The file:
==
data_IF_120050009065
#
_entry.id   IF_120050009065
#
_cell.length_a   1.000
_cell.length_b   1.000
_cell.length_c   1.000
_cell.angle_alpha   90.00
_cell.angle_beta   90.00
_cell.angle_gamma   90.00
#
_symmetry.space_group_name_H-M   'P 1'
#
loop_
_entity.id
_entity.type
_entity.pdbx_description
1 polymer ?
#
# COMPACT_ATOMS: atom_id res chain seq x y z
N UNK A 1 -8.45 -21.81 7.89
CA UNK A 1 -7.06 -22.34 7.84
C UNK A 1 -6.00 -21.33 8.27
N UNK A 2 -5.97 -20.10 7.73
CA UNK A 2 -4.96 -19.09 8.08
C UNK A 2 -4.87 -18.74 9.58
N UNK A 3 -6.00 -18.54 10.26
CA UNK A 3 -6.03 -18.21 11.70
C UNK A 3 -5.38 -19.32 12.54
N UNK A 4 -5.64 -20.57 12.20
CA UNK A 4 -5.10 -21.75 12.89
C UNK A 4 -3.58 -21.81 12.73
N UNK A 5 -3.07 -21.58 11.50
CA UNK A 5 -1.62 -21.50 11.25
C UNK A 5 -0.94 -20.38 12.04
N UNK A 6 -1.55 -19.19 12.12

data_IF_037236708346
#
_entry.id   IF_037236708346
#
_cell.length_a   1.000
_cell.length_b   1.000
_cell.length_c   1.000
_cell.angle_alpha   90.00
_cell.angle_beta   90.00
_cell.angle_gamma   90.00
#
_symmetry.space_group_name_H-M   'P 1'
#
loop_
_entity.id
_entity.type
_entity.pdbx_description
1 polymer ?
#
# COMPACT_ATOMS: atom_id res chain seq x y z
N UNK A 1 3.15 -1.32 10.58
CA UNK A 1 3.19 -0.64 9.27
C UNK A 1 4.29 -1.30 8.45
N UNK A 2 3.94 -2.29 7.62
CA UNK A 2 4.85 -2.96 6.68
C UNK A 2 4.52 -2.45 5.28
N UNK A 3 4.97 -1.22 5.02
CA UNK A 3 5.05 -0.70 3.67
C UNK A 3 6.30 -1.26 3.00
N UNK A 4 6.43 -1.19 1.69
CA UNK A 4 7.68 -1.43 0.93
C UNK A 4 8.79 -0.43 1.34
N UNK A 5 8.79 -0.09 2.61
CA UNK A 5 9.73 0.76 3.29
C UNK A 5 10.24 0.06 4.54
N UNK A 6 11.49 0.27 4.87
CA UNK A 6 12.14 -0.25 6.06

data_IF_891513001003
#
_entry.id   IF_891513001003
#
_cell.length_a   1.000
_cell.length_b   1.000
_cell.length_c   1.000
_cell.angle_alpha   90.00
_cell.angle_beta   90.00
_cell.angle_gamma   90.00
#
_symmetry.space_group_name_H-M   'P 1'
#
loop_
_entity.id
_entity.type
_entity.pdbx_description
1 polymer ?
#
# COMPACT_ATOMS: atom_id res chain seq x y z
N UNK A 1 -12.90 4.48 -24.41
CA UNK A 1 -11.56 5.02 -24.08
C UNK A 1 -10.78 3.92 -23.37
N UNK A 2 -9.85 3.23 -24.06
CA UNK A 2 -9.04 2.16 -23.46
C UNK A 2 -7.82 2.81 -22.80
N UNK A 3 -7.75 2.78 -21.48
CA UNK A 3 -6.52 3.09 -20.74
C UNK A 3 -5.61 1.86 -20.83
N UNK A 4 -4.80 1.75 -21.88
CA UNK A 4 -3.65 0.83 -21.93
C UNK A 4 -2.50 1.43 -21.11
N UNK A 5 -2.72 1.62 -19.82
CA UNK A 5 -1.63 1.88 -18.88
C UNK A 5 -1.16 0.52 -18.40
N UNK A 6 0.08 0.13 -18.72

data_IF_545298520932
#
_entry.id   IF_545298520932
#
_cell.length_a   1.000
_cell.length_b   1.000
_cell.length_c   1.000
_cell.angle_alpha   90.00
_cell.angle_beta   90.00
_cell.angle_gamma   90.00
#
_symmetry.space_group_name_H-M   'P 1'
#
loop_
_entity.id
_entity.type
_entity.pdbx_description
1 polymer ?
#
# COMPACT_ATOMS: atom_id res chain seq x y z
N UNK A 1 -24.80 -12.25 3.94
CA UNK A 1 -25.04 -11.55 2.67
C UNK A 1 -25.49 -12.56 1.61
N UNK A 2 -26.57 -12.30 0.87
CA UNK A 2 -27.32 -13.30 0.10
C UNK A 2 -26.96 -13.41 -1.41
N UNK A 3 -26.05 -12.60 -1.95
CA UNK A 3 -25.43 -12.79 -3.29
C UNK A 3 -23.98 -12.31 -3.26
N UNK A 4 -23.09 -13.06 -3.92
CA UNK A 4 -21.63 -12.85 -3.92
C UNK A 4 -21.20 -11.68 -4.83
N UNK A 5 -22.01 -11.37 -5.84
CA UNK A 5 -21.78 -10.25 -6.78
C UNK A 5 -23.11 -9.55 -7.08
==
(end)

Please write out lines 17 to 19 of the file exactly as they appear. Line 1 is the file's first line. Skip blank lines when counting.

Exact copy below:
_entity.pdbx_description
1 polymer ?
#